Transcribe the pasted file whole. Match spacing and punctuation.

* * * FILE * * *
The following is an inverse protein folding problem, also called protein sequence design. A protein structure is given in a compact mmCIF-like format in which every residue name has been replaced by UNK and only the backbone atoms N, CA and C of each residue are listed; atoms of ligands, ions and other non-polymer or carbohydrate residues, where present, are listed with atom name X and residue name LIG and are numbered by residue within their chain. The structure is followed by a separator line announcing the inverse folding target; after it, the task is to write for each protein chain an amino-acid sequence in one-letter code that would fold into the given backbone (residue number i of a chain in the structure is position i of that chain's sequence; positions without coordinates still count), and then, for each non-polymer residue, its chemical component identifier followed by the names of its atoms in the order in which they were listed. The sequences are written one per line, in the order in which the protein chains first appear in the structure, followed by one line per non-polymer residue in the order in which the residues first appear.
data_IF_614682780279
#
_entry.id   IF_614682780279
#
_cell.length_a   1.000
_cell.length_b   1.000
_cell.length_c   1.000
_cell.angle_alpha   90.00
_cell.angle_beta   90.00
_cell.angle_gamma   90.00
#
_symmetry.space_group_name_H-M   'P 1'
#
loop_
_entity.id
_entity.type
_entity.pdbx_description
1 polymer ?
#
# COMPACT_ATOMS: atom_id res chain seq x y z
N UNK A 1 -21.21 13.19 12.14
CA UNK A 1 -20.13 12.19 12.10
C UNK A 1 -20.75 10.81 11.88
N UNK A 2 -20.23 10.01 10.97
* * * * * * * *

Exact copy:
The following is an inverse protein folding problem, also called protein sequence design. A protein structure is given in a compact mmCIF-like format in which every residue name has been replaced by UNK and only the backbone atoms N, CA and C of each residue are listed; atoms of ligands, ions and other non-polymer or carbohydrate residues, where present, are listed with atom name X and residue name LIG and are numbered by residue within their chain. The structure is followed by a separator line announcing the inverse folding target; after it, the task is to write for each protein chain an amino-acid sequence in one-letter code that would fold into the given backbone (residue number i of a chain in the structure is position i of that chain's sequence; positions without coordinates still count), and then, for each non-polymer residue, its chemical component identifier followed by the names of its atoms in the order in which they were listed. The sequences are written one per line, in the order in which the protein chains first appear in the structure, followed by one line per non-polymer residue in the order in which the residues first appear.
data_IF_614682780279
#
_entry.id   IF_614682780279
#
_cell.length_a   1.000
_cell.length_b   1.000
_cell.length_c   1.000
_cell.angle_alpha   90.00
_cell.angle_beta   90.00
_cell.angle_gamma   90.00
#
_symmetry.space_group_name_H-M   'P 1'
#
loop_
_entity.id
_entity.type
_entity.pdbx_description
1 polymer ?
#
# COMPACT_ATOMS: atom_id res chain seq x y z
N UNK A 1 -21.21 13.19 12.14
CA UNK A 1 -20.13 12.19 12.10
C UNK A 1 -20.75 10.81 11.88
N UNK A 2 -20.23 10.01 10.97